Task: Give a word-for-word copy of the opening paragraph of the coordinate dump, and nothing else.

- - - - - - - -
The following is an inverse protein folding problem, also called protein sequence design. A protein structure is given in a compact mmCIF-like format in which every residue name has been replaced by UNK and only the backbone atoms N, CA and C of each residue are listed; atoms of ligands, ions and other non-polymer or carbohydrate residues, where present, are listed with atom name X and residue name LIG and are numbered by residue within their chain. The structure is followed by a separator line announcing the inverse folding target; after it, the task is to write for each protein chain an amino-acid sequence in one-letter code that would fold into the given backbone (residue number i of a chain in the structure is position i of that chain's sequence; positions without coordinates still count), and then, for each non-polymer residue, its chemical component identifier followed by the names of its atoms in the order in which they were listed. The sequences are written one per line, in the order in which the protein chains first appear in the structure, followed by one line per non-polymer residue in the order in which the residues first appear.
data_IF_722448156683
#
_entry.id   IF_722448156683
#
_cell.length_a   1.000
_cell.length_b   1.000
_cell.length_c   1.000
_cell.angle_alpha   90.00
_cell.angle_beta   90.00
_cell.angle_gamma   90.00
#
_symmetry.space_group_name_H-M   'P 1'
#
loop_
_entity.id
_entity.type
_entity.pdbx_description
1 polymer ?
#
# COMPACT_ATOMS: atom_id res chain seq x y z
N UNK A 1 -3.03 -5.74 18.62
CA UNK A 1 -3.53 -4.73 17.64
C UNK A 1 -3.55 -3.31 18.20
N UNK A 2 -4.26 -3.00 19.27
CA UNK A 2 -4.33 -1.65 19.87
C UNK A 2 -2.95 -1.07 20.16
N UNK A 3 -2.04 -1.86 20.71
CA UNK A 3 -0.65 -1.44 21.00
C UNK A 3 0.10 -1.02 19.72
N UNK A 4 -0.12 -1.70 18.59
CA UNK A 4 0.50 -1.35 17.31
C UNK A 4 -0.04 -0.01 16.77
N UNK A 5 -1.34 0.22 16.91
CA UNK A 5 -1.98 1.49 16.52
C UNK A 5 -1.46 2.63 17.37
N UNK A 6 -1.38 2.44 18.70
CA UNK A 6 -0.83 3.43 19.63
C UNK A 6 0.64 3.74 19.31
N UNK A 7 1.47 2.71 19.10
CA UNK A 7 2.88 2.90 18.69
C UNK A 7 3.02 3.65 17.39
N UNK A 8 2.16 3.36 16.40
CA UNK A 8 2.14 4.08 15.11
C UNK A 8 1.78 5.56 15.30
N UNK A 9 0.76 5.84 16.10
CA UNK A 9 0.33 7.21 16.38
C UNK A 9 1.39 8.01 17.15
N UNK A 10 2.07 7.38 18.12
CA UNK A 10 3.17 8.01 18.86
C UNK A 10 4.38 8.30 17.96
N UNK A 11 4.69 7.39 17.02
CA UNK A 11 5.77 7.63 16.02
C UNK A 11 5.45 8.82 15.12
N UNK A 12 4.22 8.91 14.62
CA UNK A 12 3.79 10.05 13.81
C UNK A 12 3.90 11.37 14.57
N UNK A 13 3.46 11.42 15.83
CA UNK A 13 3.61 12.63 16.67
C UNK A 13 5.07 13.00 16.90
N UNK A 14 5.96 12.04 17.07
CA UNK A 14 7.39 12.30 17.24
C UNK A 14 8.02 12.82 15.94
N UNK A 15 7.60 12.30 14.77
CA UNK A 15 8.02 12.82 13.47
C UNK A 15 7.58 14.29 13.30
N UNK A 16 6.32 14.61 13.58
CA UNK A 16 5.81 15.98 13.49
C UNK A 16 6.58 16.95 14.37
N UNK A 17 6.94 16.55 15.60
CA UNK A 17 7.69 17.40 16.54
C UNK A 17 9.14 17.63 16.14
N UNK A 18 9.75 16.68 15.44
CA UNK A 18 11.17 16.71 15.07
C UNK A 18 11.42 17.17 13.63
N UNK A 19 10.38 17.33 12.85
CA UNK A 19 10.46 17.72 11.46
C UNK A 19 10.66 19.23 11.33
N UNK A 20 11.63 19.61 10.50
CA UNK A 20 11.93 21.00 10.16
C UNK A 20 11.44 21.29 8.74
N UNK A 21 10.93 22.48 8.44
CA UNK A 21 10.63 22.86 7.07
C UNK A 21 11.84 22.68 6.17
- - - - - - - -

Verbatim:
The following is an inverse protein folding problem, also called protein sequence design. A protein structure is given in a compact mmCIF-like format in which every residue name has been replaced by UNK and only the backbone atoms N, CA and C of each residue are listed; atoms of ligands, ions and other non-polymer or carbohydrate residues, where present, are listed with atom name X and residue name LIG and are numbered by residue within their chain. The structure is followed by a separator line announcing the inverse folding target; after it, the task is to write for each protein chain an amino-acid sequence in one-letter code that would fold into the given backbone (residue number i of a chain in the structure is position i of that chain's sequence; positions without coordinates still count), and then, for each non-polymer residue, its chemical component identifier followed by the names of its atoms in the order in which they were listed. The sequences are written one per line, in the order in which the protein chains first appear in the structure, followed by one line per non-polymer residue in the order in which the residues first appear.